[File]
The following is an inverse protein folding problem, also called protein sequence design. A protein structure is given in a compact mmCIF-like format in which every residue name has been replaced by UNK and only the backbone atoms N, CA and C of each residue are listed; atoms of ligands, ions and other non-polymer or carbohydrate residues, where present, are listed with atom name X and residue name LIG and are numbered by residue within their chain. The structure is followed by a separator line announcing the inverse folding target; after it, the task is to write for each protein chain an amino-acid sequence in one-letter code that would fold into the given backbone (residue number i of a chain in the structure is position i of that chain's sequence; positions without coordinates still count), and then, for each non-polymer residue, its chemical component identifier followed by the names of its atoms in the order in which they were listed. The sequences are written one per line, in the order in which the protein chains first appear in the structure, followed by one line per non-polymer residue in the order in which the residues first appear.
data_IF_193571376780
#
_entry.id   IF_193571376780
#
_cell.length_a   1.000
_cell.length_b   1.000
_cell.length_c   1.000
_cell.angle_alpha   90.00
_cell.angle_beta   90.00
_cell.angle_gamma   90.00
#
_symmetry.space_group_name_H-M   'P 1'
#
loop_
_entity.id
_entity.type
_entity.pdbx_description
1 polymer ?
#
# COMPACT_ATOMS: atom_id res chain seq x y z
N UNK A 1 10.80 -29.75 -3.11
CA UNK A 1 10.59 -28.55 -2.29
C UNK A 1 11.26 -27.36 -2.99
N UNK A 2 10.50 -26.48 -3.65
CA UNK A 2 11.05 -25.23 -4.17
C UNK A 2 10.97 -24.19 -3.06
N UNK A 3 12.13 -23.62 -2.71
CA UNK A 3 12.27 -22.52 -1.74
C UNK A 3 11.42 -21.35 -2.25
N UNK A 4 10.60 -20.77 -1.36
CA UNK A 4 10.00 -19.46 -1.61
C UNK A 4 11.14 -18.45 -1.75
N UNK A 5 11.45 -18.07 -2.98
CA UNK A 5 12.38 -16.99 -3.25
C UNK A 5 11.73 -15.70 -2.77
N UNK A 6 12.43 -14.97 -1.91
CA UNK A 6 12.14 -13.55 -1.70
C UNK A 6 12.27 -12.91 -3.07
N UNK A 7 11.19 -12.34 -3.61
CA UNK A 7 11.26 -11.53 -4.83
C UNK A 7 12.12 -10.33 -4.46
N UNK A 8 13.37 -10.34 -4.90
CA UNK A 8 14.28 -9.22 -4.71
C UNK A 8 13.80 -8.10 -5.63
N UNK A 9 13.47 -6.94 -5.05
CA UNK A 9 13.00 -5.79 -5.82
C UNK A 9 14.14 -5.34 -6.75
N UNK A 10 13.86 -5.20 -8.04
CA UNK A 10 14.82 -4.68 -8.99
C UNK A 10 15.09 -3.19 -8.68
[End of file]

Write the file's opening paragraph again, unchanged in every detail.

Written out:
The following is an inverse protein folding problem, also called protein sequence design. A protein structure is given in a compact mmCIF-like format in which every residue name has been replaced by UNK and only the backbone atoms N, CA and C of each residue are listed; atoms of ligands, ions and other non-polymer or carbohydrate residues, where present, are listed with atom name X and residue name LIG and are numbered by residue within their chain. The structure is followed by a separator line announcing the inverse folding target; after it, the task is to write for each protein chain an amino-acid sequence in one-letter code that would fold into the given backbone (residue number i of a chain in the structure is position i of that chain's sequence; positions without coordinates still count), and then, for each non-polymer residue, its chemical component identifier followed by the names of its atoms in the order in which they were listed. The sequences are written one per line, in the order in which the protein chains first appear in the structure, followed by one line per non-polymer residue in the order in which the residues first appear.